At least two civilians were killed and 13 others were injured when a splinter group of Boko Haram attacked a military outpost in northeast Nigeria, a government of Nigeria spokesman said. Laden in 14 trucks, fighters from the Islamic State West African Province (ISWAP) attacked the troops at Mena Hari village near Bayu Town, 180 km southwest of the Borno state capital, Maiduguri.
ISWAP was formerly known as Jamā’at Ahl as-Sunnah lid-Da’wah wa’l-Jihād, meaning “Group of the People of Sunnah for Preaching and Jihad”.
Civilians were caught in the crosshairs during a fierce two-hour battle with the security forces and civilian militia.
“Two persons died, after visiting the Bayu General Hospital, where the casualties were being treated on Tuesday,” Borno government spokesman Bulama Talba said in a statement, adding, “Thirteen persons suffered various injuries as a result of stray bullets.”
Local residents said that three people from the same family were killed during the fighting when a rocket-propelled grenade hit their house nearby. “Two RPGs (rocket-propelled grenades) hit two houses, killing three people in one and badly damaging the other with a vehicle,” said Ahmed Babagana, a local resident.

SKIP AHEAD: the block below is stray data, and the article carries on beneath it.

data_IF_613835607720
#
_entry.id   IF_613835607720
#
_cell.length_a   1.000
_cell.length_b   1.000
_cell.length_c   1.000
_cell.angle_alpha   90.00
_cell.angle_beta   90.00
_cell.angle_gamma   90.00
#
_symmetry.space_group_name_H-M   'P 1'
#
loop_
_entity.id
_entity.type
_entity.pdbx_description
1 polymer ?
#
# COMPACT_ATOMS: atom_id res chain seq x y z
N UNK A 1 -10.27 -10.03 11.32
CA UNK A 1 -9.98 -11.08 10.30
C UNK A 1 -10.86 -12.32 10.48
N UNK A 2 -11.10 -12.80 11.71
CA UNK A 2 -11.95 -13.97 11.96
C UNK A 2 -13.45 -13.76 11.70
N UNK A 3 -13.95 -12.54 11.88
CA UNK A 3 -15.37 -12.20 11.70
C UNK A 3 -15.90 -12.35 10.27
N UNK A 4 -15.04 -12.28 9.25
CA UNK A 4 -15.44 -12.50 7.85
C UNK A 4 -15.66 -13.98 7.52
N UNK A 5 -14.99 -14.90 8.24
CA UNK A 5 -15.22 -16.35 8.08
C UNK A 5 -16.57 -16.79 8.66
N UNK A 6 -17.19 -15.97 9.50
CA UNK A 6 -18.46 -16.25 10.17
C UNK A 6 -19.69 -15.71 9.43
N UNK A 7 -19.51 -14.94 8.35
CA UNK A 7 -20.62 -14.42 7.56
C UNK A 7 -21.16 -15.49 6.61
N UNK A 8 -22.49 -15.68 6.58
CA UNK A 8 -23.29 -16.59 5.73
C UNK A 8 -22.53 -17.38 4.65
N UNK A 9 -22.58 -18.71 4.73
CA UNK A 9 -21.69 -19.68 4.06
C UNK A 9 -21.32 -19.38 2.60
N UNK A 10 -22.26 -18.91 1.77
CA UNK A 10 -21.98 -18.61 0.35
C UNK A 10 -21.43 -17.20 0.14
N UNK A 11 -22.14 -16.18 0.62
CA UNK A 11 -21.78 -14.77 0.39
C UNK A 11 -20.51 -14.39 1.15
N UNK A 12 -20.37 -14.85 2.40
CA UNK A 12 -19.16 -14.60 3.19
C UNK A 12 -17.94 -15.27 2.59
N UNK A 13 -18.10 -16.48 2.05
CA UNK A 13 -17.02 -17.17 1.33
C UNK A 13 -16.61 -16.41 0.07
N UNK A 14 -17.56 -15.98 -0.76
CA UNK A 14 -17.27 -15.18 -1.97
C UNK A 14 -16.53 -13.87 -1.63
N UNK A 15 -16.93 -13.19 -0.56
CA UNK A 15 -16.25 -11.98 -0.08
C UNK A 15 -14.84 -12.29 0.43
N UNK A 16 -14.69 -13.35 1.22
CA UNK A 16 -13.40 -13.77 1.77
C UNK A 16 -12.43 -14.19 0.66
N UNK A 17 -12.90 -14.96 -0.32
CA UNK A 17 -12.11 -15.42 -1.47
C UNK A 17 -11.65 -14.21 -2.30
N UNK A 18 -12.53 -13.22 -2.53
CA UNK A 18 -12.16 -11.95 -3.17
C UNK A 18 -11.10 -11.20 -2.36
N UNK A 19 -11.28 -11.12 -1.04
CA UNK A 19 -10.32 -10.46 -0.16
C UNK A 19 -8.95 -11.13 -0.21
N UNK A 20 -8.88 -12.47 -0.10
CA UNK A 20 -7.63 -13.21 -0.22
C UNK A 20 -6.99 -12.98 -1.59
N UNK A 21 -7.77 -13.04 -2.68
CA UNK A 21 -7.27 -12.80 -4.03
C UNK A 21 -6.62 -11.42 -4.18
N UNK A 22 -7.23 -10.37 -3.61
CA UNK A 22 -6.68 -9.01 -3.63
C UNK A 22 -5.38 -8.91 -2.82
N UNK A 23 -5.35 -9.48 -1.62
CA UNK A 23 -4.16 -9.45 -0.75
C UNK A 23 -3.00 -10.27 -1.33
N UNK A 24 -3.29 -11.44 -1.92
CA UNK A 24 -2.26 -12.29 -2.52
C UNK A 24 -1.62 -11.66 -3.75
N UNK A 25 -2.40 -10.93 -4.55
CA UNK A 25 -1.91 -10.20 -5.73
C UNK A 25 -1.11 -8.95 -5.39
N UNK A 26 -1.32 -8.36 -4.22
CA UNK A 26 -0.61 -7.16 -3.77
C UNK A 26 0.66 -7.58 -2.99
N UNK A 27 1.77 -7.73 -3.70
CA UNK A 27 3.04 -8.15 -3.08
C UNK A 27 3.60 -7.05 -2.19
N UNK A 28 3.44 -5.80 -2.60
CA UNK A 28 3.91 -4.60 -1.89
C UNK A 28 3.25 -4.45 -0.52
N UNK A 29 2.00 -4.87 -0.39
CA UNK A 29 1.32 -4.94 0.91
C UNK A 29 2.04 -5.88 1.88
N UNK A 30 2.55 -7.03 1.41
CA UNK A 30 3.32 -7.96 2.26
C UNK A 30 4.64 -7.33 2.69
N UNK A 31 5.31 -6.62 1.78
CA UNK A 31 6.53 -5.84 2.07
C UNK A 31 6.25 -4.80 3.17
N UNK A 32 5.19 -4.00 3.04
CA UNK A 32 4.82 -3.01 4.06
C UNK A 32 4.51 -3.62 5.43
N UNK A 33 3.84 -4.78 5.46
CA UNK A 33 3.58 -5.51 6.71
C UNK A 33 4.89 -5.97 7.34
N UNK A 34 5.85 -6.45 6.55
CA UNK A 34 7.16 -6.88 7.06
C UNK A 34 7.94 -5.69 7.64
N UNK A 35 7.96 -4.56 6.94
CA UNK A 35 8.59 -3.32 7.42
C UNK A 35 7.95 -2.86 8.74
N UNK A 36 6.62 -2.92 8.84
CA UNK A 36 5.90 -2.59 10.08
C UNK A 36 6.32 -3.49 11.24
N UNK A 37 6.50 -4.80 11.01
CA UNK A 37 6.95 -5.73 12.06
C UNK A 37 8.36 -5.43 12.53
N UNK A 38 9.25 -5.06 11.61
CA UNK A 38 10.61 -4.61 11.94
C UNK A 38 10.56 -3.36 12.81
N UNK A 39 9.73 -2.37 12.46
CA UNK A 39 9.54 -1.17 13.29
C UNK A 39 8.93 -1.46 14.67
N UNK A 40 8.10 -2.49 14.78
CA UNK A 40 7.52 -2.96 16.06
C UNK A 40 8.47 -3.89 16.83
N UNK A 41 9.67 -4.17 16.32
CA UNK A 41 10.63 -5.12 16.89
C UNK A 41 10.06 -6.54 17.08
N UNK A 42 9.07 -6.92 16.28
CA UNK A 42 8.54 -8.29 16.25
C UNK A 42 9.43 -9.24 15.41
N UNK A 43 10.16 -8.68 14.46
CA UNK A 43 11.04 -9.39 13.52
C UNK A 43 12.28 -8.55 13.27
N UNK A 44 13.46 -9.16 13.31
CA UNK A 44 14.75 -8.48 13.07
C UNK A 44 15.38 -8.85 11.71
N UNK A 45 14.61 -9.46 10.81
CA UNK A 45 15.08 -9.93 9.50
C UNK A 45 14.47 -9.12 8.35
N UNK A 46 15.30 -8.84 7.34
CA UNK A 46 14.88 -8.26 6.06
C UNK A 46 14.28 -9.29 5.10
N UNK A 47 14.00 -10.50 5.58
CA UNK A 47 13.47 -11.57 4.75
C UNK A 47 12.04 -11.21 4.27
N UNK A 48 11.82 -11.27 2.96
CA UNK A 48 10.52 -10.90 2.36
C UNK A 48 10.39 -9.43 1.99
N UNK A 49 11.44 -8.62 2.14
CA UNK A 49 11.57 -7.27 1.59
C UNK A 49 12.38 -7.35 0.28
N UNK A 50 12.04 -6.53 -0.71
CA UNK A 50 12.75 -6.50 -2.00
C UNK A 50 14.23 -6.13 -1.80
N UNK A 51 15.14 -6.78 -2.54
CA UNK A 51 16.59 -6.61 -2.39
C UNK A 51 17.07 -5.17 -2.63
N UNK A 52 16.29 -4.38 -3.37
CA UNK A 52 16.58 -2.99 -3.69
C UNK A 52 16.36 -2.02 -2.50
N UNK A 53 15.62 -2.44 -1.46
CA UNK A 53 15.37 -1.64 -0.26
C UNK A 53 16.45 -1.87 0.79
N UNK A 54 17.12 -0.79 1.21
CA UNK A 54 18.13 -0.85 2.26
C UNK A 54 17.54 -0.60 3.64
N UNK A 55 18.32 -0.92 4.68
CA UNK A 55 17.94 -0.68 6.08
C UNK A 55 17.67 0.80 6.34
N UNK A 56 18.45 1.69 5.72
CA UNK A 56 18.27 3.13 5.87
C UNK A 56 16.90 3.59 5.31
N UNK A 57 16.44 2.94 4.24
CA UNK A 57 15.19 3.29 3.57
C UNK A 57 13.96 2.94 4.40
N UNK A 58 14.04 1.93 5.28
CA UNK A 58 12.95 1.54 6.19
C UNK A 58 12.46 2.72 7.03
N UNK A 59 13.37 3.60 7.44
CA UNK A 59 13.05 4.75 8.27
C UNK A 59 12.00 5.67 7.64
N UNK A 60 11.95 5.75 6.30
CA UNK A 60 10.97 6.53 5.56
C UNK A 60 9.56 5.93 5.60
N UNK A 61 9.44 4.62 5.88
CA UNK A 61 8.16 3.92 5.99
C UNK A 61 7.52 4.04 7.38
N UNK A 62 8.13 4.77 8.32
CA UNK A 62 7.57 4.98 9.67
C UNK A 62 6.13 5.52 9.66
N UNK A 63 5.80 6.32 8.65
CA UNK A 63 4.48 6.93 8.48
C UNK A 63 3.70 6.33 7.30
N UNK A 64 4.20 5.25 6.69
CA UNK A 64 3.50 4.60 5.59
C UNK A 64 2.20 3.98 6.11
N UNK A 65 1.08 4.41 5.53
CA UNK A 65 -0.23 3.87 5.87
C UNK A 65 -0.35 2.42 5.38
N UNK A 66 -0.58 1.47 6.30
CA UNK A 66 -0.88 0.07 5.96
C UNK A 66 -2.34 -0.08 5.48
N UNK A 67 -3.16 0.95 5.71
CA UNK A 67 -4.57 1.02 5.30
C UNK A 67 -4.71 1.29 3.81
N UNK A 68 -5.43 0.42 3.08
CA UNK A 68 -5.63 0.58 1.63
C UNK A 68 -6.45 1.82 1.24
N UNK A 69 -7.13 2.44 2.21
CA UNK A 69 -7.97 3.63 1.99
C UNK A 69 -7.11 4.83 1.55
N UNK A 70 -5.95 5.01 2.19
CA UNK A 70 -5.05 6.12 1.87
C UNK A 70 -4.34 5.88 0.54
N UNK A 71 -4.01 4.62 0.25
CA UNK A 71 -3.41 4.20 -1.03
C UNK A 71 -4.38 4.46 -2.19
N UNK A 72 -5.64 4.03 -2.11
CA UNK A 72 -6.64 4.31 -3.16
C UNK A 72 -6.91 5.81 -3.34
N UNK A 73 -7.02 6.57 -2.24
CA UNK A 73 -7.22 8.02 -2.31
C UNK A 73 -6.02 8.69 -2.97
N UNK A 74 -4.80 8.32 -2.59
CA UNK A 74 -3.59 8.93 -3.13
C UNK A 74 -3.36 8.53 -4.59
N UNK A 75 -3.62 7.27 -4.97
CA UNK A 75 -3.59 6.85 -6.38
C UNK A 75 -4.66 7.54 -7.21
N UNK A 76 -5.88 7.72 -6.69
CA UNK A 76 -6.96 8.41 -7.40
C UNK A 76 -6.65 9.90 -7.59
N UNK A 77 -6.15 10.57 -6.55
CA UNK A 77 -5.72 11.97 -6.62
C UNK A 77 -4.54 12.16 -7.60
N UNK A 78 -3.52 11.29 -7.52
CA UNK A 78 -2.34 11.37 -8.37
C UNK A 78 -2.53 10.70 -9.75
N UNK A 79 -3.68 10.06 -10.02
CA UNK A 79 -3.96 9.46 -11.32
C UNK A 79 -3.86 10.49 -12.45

The west African wing of Boko Haram was forced to withdraw, civilian militia fighter Mustafa Karimbe said. He said that no casualties were reported from either side.
In recent weeks, the off-shoot of Boko Haram called Islamic State WAP has intensified deadly attacks in the Northeast, not only targeting troops but also raising fake outposts and killing and kidnapping civilians.
On Tuesday, the United Nations condemned the “increasing practice by armed groups to establish outposts targeting civilians” in the Northeast.
On Sunday, dozens of Islamic State WAP jihadis unsuccessfully attempted to overthrow the city of Damataru, the capital of the neighbouring state of Yobe.
According to security and civilian sources, soldiers used fighter jets to fight terrorists during the long battle.
A decade-long insurgency in northeast Nigeria killed 36,000 people and displaced another 2 million, according to the United Nations, creating a prolonged humanitarian crisis.
The conflict has spread to neighbouring Niger, Cameroon and Chad, leading countries to form a regional military force to counter the Islamic threat.